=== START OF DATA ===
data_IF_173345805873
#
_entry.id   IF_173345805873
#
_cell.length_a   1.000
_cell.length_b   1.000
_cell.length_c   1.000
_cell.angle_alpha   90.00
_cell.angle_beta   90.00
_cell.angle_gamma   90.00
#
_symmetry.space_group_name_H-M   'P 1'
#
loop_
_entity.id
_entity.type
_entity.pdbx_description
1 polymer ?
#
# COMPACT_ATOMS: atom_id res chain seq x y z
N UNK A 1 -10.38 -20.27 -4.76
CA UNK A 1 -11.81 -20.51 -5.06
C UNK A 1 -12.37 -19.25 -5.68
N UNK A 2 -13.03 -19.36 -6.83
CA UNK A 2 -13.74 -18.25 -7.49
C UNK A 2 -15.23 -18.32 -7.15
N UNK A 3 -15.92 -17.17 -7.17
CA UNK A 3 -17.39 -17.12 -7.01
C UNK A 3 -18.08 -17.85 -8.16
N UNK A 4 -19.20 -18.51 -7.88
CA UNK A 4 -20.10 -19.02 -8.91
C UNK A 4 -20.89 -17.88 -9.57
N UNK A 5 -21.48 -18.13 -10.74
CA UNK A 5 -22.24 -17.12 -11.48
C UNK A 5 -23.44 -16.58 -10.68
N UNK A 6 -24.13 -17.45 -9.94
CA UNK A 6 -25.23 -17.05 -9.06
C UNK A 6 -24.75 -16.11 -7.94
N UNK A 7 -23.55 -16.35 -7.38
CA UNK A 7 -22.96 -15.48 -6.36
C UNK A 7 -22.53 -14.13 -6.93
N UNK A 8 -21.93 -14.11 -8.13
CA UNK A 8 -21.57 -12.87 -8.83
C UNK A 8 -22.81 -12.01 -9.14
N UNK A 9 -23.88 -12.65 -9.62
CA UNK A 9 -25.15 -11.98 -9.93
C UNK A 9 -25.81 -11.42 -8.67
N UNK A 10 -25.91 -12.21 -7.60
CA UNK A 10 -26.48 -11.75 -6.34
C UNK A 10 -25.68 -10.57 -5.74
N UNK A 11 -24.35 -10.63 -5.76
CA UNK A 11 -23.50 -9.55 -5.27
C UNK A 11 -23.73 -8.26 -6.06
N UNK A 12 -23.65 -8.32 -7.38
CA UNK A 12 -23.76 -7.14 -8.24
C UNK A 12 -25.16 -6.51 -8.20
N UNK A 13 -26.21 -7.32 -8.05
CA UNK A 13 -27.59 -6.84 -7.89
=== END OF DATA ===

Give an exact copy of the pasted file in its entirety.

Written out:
data_IF_173345805873
#
_entry.id   IF_173345805873
#
_cell.length_a   1.000
_cell.length_b   1.000
_cell.length_c   1.000
_cell.angle_alpha   90.00
_cell.angle_beta   90.00
_cell.angle_gamma   90.00
#
_symmetry.space_group_name_H-M   'P 1'
#
loop_
_entity.id
_entity.type
_entity.pdbx_description
1 polymer ?
#
# COMPACT_ATOMS: atom_id res chain seq x y z
N UNK A 1 -10.38 -20.27 -4.76
CA UNK A 1 -11.81 -20.51 -5.06
C UNK A 1 -12.37 -19.25 -5.68
N UNK A 2 -13.03 -19.36 -6.83
CA UNK A 2 -13.74 -18.25 -7.49
C UNK A 2 -15.23 -18.32 -7.15
N UNK A 3 -15.92 -17.17 -7.17
CA UNK A 3 -17.39 -17.12 -7.01
C UNK A 3 -18.08 -17.85 -8.16
N UNK A 4 -19.20 -18.51 -7.88
CA UNK A 4 -20.10 -19.02 -8.91
C UNK A 4 -20.89 -17.88 -9.57
N UNK A 5 -21.48 -18.13 -10.74
CA UNK A 5 -22.24 -17.12 -11.48
C UNK A 5 -23.44 -16.58 -10.68
N UNK A 6 -24.13 -17.45 -9.94
CA UNK A 6 -25.23 -17.05 -9.06
C UNK A 6 -24.75 -16.11 -7.94
N UNK A 7 -23.55 -16.35 -7.38
CA UNK A 7 -22.96 -15.48 -6.36
C UNK A 7 -22.53 -14.13 -6.93
N UNK A 8 -21.93 -14.11 -8.13
CA UNK A 8 -21.57 -12.87 -8.83
C UNK A 8 -22.81 -12.01 -9.14
N UNK A 9 -23.88 -12.65 -9.62
CA UNK A 9 -25.15 -11.98 -9.93
C UNK A 9 -25.81 -11.42 -8.67
N UNK A 10 -25.91 -12.21 -7.60
CA UNK A 10 -26.48 -11.75 -6.34
C UNK A 10 -25.68 -10.57 -5.74
N UNK A 11 -24.35 -10.63 -5.76
CA UNK A 11 -23.50 -9.55 -5.27
C UNK A 11 -23.73 -8.26 -6.06
N UNK A 12 -23.65 -8.32 -7.38
CA UNK A 12 -23.76 -7.14 -8.24
C UNK A 12 -25.16 -6.51 -8.20
N UNK A 13 -26.21 -7.32 -8.05
CA UNK A 13 -27.59 -6.84 -7.89